Business equipment collection presents a social history

Tom Russo is so incredibly human and warm it's hard to accept that he's passionate about machines.

So passionate, in fact, that in his own time and with his own money, Russo has established a museum - believed to be the only one of its kind and scope in the country - devoted solely to the evolution of through the centuries.

The setting of this temple to early technology is an ordinary, three-story commercial building on a highway in Wilmington, Del., that's loaded with 3,000 items showing the history of everything from primitive counting and adding devices to cash registers.

"I guess wow is the word most people say when they step inside here," Russo, 82, said as he recently led visitors into the jaw-dropping space that has also served as headquarters of the Russo family business, D.O.E. Technologies, since 1983.

Today, that business, which began as an office-equipment company and now focuses on specialized software services, is being overtaken by the nearly 10-year-old Thomas A. Russo Museum of Business History and Technology. The entire first floor and part the second have been invaded, to the occasional consternation - and also pride - of his three adult children, who now run the company.

"Dad has definitely pushed his way in here," son John says, "but we're putting up with it."

Mary Jo Russo, Tom's wife of 61 years, good-naturedly gripes that she shares her husband's retirement not with golf, but with a museum. "And it's tough competition!"

After his U.S. Navy service, Russo got his first job in 1954 with what was then Remington Rand (later renamed Sperry Rand), a business machines manufacturer. He rose quickly in the ranks, and, by 1971, had had five promotions - and just as many family relocations, the last one landing him in Philadelphia.

Russo, by then a father of six, realized his family had to be the priority. He resigned from Sperry Rand that year and started his own office machine business.

Through the years, his company prospered, and Russo became a national figure in the industry, serving as president of the 5,000-member National Office Machine Dealers Association.

By 1998, when he presumably retired and handed over the company to his children, something nagged at him as he saw the country's vintage business equipment being bought up by collectors in Europe, especially in France and Germany.

Russo started scouring flea markets and auctions, buying vintage pieces in order to preserve them. "I didn't know exactly what I would do with them," he admits. But as happens with so many passions, the collecting soon became its own engine, and with the growing Internet, the opportunities multiplied.

Fast-forward to 2005; he realized he had treasures that others needed to see. A passion had become a crusade.

"What Tom Russo has done is rare, and that's because he's a unique individual," says Rob Lukens, president of the Chester County Historical Society in suburban Philadelphia. "He has put together an encyclopedic collection, and, in the process, has presented a social history of commerce and business."

Lukens, who has a Ph.D. in history, notes that Russo's collection is of great interest to scholars, and also a draw for cultural tourism. "These are machines that changed people's lives and make history come alive."

Russo, in fact, became a self-taught historian through collecting, and ended up, to his own surprise, the author of three books.

Antique Office Machines tracks 600 years of calculating devices. Office Collectibles looks at the 100 years from 1900 to 2000, and Mechanical Typewriters studies the evolution of that faithful friend to generations of office workers and students.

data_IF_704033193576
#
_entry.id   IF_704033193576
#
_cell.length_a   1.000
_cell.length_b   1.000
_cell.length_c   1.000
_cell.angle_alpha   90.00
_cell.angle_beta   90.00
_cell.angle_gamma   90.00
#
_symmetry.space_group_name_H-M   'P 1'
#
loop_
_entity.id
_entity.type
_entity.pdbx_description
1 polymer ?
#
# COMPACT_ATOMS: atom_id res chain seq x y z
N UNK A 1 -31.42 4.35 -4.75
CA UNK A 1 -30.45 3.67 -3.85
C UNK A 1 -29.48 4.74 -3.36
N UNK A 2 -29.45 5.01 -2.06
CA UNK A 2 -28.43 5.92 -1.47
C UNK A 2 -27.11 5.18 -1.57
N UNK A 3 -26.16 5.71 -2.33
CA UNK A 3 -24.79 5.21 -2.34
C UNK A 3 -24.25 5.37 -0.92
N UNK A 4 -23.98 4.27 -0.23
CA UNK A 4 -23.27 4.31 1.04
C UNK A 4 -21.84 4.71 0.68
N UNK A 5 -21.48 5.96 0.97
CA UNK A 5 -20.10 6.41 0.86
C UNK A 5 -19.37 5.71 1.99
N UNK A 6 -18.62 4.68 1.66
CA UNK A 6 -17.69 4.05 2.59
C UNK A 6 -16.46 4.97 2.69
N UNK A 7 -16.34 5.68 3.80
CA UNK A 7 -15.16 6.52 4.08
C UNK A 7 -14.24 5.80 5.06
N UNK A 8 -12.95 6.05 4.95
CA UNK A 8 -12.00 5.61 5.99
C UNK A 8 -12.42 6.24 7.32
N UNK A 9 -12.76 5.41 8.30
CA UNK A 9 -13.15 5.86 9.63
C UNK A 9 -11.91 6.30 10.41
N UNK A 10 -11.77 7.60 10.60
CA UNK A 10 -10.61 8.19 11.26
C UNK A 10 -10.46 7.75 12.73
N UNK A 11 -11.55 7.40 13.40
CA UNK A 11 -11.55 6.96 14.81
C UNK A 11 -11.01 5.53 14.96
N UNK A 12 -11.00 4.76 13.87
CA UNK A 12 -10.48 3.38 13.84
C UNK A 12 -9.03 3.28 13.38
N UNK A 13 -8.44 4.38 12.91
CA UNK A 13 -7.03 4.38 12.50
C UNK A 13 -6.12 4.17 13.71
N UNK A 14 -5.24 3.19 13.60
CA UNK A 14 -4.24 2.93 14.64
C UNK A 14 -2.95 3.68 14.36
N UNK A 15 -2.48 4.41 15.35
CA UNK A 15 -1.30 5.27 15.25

He also studies how office technology changed women's lives. Because of the shortage of manpower during the Civil War, President Abraham Lincoln's secretary of the treasury startled the country by hiring women to fill vacant government clerical positions. It seemed women's smaller hands were well-suited to the typewriter that Christopher Latham Sholes had recently invented.

And when touch-typing came along in 1878, women excelled at that skill, giving them options other than working in the needle trades in teeming factories, Russo said.

The Russo collection, which includes James Watts' 1795 version of a copier and Thomas deColmar's vintage 1820 calculator prototype, also features magnificent cash registers, many elaborately adorned, as well as adding and billing machines, paging and calling systems, early postage meters, and photocopying devices.

Along with the historic Sholes typewriter model is a rare recent acquisition: the Japanese Otani. It was the first in Japan, invented in 1914 by a company now familiar to moderns as Canon.

Throw in signature-writing devices, coin counters and sorters, and, of course, those dictating machines so well remembered by generations of secretaries and bosses, and there's a visual feast for visitors.

Ask Russo what's ahead, and he doesn't miss a beat. He dreams of a larger permanent space where visitors can better see how innovations in business technology have revolutionized our lives.

There was the Corona Animal Keyboard model from 1935 marketed to children so typing would be fun - and accessible. Its slogan was, "A gift to help little fingers guide eager young minds."

Today, many of Russo's most enthusiastic visitors are children, some of whom have never seen a typewriter, let alone used one. And as a grandfather of nine and great-grandfather of two, Russo savors their reactions.

"Thank you for letting us come to your museum," wrote a fifth grader who had toured with his class. "It was cool to see all the different kinds of typewriters and the math machines. Thank you for being the coolest!"

High praise, indeed.


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